Finding Yourself After De-converting
I have a confession to make. Despite the way I may sound confident after leaving the faith, I admit that being myself has been so difficult. It has taken about a year for me to see this, but this last year has been a massive realization that so much of how I thought about life was driven not by who I actually was but by who I felt expected to be as a ‘mature’ Christian.
Within the faith I feel there is a sub-class of the elite faithful. These are the individuals who are looked up to for advice and who in many ways drive the faith forward. In many ways I saw myself as one of these individuals within Christianity just a year ago. Was it arrogance? Probably. Was it accurate? I don’t know.
But I am just now discovering how it truly affected my thinking. This last summer as I was leaving the faith I can remember this sense of hurling over a cliff… as if my entire thought process about the world and life was being reinvented. Oddly I was the same person, but the way in which I thought about things was changing.
One area I have struggled with is the area of friendships. On the one hand, I love my old friends within the faith. On the other hand, I am finding that so many of my previous friendships just are not working the same way anymore. So many of those friendships were based on the faith itself – on discussions about Bible passages or prayer or accountability – that now I find I do not have much in common with those people. Furthermore I am finding that some of the friendship decisions I made within the faith were actually really poor, but I made them for ‘spiritual’ reasons. For example, there were friendships I started or kept going because I thought that the Lord wanted me to be a ministry to someone but if I had not been a Christian I probably would have stayed away. How damaging were some of these? It is hard to tell. And what about the good friendships I cleverly destroyed because I was trying to be spiritual and witness to someone? How many smart and helpful people avoided me because of my judgmental attitude and over-the-top witnessing?
To make matters more frustrating, I am discovering that there was a whole side of myself I had completely ignored as ‘carnal’ or ‘fleeting’ and had suppressed in many ways due to my faith. This primarily is in the area of sexuality, but even extends into the realm of hobbies. For example, I loved building computer games all through high school and even wanted to make a career of it but eventually abandoned that notion due to this feeling that the Lord would rather have me do something that would impact eternity more. Now that I am not a Christian, that old flame for building computer games is coming back.
Romantic relationships are equally as difficult. What do I want in a future long-term mate? As a Christian, the list generally extended only one line after Proverbs 31: “… and super hot.” But now that I am no longer a Christian, what am I looking for? Has my list of desirables changed much? On one hand, probably not. On the other, I am ironically more attracted to intelligent emotionally mature girls now that I am out of the faith than I was before. Within the faith I felt like it was somehow my prerogative to avoid certain types of girls and so that made them more desirable. I found myself attracted to the types of girls Christianity says you should not have simply because they were off limits. [It is ironic that the search word “pornography” is most prevalent in Utah, is it not?] Now that I can ‘have’ anyone I want, I am actually pretty confused about what I like in a partner. Oddly, I am finding that this is forcing a level of responsibility on me that somehow I expected the Lord just to work out when I was in the faith.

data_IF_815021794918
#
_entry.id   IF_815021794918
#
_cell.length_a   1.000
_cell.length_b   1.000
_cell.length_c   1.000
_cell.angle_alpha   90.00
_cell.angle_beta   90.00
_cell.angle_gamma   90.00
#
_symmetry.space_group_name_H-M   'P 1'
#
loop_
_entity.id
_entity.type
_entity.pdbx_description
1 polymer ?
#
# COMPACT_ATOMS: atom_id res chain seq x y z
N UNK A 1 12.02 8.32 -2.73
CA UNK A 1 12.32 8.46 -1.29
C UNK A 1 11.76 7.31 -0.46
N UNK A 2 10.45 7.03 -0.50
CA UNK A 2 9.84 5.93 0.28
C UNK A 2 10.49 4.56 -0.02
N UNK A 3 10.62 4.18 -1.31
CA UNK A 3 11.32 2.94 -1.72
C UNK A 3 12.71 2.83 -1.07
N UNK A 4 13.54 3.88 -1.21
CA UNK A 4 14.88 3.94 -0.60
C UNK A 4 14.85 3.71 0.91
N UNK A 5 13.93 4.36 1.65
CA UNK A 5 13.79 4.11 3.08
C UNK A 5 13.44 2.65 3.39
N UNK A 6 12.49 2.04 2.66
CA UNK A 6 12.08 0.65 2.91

What a strange feeling. It is like I am becoming myself all over again. Is this just the post-college years, or is this a part of leaving the faith? I continually find myself revisiting old thought patterns I had suppressed for spiritual reasons, and finally being forced to address them in a serious fashion. It is like I am being forced to grow up in ways that my faith had allowed me to avoid. When in a cloistered environment, sheltered from the ‘world’, it is easy to avoid certain issues. They can either be categorized as temptations (and not to be thought about), secular (and to be fought against), or cares of the world (and we should just trust God that He will work them out). Faith had become my water cooler to avoid working hard in my life and taking responsibility for everything.
I was talking to a friend about this recently and we both agreed that while most parents probably hope that growing in ones faith will encourage maturity as one enters adulthood, we were discovering that it actually can have the exact opposite effect. Rather then taking intiative to find a career and settle down, one can just “trust the Lord” that it will all work out. Rather than working hard at being attractive to find a mate, one can actually do the opposite and avoid being attractive for fear of its carnality and assume that God will just plop someone into your life. Rather than thinking hard about issues like global warming, terrorism, the middle east conflict, euthanasia, abortion, homosexuality, politics, etc. – one can just accept all the faith based packaged conclusions that [insert denomination here] supports. Rather than seriously looking for solid friendships based on real mutual interests and hobbies that will advance one forward in life, one can just accept the crowd of friends provided by the local church or homeschool group because they agree on the same doctrinal issues – no matter how detrimental they may in actuality be.
I feel like leaving the faith is making me grow up a second time.